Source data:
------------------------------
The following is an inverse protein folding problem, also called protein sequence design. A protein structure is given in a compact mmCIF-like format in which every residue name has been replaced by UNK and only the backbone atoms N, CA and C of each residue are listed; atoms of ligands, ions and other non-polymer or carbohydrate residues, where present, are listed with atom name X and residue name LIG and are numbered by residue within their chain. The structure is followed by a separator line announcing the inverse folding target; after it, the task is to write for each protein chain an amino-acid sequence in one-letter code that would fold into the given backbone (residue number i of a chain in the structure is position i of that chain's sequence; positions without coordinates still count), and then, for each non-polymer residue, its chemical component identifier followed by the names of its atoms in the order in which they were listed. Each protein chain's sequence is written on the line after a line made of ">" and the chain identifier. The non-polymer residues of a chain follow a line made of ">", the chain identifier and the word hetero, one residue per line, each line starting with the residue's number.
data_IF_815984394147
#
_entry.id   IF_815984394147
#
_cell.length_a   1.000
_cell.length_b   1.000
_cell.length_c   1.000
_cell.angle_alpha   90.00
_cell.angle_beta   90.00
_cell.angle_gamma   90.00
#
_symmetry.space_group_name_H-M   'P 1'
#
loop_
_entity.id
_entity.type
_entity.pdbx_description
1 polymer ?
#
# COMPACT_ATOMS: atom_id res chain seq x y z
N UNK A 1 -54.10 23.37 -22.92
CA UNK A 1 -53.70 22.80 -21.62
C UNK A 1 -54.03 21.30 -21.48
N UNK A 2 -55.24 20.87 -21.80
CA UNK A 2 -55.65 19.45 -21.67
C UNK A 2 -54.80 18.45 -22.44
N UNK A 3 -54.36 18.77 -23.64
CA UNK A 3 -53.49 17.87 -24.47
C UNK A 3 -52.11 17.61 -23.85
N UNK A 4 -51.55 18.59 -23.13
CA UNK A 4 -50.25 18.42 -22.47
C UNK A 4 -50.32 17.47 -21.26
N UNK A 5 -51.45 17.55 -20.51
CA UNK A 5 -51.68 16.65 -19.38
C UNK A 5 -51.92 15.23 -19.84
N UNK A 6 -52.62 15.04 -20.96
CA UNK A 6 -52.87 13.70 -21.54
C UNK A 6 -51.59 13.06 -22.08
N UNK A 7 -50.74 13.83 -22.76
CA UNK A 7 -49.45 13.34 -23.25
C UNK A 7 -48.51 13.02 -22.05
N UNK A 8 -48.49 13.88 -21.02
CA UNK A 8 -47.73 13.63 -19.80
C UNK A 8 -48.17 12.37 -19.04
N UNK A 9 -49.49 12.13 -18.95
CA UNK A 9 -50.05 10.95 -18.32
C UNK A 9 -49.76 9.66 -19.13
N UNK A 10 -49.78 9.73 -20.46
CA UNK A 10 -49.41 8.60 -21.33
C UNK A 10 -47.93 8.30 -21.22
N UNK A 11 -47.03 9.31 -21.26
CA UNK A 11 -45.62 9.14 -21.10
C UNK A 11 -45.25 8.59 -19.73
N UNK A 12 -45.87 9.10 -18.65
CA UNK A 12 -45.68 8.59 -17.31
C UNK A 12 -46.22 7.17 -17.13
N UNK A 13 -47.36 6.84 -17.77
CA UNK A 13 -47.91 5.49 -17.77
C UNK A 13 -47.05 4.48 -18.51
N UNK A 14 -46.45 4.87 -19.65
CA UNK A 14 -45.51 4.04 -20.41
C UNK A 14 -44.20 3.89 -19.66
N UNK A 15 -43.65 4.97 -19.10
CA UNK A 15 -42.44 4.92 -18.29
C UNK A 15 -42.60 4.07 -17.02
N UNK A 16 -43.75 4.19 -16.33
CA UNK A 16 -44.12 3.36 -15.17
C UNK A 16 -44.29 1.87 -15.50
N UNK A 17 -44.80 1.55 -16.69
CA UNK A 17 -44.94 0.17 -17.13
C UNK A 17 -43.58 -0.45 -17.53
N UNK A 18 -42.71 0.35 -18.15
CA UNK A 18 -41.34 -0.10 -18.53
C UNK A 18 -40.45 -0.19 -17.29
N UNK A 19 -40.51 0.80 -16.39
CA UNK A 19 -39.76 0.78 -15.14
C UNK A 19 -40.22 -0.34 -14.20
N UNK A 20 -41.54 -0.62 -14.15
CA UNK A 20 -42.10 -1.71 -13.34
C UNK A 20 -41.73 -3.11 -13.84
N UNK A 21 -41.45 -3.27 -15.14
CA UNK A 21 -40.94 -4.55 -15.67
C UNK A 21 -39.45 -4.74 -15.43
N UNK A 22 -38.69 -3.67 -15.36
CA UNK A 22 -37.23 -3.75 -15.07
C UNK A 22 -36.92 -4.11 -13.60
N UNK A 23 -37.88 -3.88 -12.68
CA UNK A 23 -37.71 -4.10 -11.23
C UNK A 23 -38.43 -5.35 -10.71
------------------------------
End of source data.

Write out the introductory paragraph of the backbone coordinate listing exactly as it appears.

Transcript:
The following is an inverse protein folding problem, also called protein sequence design. A protein structure is given in a compact mmCIF-like format in which every residue name has been replaced by UNK and only the backbone atoms N, CA and C of each residue are listed; atoms of ligands, ions and other non-polymer or carbohydrate residues, where present, are listed with atom name X and residue name LIG and are numbered by residue within their chain. The structure is followed by a separator line announcing the inverse folding target; after it, the task is to write for each protein chain an amino-acid sequence in one-letter code that would fold into the given backbone (residue number i of a chain in the structure is position i of that chain's sequence; positions without coordinates still count), and then, for each non-polymer residue, its chemical component identifier followed by the names of its atoms in the order in which they were listed. Each protein chain's sequence is written on the line after a line made of ">" and the chain identifier. The non-polymer residues of a chain follow a line made of ">", the chain identifier and the word hetero, one residue per line, each line starting with the residue's number.